- PNC's Mista Meana and Kango Slim release We Are Legends this week.
In 1994, the trio Partners-N-Crime had a regional hit with "Let The Good Times Roll," a fond reminiscence that was fairly precocious in its sentiment — the rappers were barely out of their teens. Fast-forward 15 years and PNC — now just Mista Meana and Kango Slim (the third member, Prime Time, went solo after a prison stint) — really does have something to look back on. But their eyes are firmly fixed on the future.
Vintage bounce has built a significant crossover-fan community over the past four years, particularly via blogs with names like Nolabounce, Twankle and Glisten, Cocaine Blunts and Louisiana Rap, whose users are largely white and don't live in New Orleans. Were PNC to stick with the traditional, mid-'90s bounce sound of its signature 1995 hit "Pump Tha Party," an acknowledged genre classic, it would probably be assured a dedicated audience of hipsters and music geeks for life. But PNC has never been a traditional band. Early on, the group added elements of '70s R&B and reggae to tracks when other groups were leaning heavily on call-and-response and ubiquitous "Drag Rap" samples. With the latest single, "So Attracted," the duo created a hybrid of classic bounce and contemporary R&B, laced heavily with AutoTune, but kept unmistakably New Orleans-style by guest 5th Ward Weebie's rhyming. They also continue to work with old friends like Juvenile and his former Uptown Playas bandmates Skip and Wacko, who will appear at the CD-release party.
"It's a good feeling to have real friends around you, who are still into the same things you're into," Meana says.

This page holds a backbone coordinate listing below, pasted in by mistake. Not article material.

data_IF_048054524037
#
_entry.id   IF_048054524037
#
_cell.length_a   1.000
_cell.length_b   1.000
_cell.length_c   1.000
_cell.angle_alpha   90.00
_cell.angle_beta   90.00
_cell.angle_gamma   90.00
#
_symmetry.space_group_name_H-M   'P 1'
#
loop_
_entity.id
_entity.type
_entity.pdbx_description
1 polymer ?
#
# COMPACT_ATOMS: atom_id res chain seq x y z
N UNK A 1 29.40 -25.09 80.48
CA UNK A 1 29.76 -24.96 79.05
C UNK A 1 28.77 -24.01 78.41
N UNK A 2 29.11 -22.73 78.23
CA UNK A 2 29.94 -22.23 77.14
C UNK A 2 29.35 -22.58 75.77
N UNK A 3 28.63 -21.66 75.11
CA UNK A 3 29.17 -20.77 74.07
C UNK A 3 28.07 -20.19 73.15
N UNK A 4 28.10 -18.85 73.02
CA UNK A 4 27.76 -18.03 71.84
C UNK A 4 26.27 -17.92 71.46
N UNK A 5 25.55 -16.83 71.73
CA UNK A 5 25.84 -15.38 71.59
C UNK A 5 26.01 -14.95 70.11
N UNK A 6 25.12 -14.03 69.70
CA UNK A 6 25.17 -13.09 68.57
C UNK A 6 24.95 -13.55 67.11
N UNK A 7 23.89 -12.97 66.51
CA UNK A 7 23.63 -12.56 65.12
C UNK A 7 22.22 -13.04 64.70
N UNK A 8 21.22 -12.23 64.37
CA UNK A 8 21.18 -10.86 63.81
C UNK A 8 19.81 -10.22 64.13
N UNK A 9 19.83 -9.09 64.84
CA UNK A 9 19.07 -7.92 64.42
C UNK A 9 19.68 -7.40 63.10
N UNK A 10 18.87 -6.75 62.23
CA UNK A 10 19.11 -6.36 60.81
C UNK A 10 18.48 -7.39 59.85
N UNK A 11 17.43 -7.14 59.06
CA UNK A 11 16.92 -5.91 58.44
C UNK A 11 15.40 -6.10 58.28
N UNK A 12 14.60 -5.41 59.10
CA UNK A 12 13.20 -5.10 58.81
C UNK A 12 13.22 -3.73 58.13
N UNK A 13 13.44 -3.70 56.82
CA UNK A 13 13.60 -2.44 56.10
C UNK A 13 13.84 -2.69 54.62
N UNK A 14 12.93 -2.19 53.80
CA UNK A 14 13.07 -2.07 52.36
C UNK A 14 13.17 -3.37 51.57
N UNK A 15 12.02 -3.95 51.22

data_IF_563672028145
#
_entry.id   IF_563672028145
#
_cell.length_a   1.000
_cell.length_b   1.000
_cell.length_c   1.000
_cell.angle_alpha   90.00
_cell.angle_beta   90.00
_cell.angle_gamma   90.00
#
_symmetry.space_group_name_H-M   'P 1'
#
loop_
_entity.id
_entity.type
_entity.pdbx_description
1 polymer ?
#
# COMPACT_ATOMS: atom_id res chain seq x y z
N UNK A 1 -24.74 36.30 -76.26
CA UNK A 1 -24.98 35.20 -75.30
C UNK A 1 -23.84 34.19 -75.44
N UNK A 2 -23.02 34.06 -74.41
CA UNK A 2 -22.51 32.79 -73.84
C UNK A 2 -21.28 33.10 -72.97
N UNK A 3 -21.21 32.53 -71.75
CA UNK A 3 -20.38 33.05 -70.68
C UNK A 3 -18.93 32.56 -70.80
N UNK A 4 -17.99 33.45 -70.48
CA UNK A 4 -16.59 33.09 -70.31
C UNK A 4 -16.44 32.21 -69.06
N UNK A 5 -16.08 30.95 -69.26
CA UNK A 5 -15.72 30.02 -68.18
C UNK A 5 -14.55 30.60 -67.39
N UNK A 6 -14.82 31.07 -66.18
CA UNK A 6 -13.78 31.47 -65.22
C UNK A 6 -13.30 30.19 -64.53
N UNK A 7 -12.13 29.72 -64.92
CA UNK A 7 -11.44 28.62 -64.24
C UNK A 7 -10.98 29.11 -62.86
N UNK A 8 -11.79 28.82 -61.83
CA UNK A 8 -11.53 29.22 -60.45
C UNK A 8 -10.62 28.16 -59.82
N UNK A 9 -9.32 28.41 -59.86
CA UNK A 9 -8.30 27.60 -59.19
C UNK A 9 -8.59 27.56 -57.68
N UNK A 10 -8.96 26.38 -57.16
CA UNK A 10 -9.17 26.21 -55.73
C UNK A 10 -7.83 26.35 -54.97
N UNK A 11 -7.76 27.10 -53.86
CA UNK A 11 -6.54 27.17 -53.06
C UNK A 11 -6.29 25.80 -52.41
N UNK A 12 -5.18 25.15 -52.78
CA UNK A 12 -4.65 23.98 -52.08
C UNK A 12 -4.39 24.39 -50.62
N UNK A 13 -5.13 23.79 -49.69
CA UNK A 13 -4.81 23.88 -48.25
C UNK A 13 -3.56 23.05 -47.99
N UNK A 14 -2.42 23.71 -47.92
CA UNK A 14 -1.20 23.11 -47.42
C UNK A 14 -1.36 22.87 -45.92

Like the sound, PNC has grown up a bit when it comes to subject matter, as they mentioned when I brought up some recent events. On Feb. 8, four people were shot inside the Cricket Club during DJ Jubilee's regular Sunday night gig. Two weeks earlier, a guest at Kango Slim's birthday party at Club Hush was shot.
"Immature minds combined with guns in people's hands, you're going to have immature acts like that happening," he says. "But we're 30-plus. So what we're doing right now, we're really doing for our age bracket of people, a more mature crowd." Slim says the group always combined party beats with gangsta swagger; now, they're focusing on more fun, less thug.
It's no small feat to be still standing after 15 years in the regional rap game, particularly in New Orleans, where Katrina and the vagaries of life have split up lesser bands. The two don't mind patting themselves on the back for their endurance: The title of the new album is We Are Legends (Crime Labb). It's not inaccurate. The growing worldwide bounce fan network celebrates them as such. To Slim and Meana, though, the real ability to bestow that title can only come from home.
"If you're part of music history — I don't care if it's nationally or if it's locally — if you're part of the music history of your town, that's what makes you a legend," Slim says. "And that's what we stand for. And I'm not saying that's what we titled ourselves. That's what people tell us when we [are] out in the street. 'Oh, that's Partners-N-Crime — say, dude, I've been listening to your records since I was in the fourth grade.' So that's what the people are telling us."
Partners-N-Crime CD-release party with Juvenile, BG, Trombone Shorty and other guests
9 p.m. Wed., Feb. 18
House of Blues, 225 Decatur St., 310-4999; www.hob.com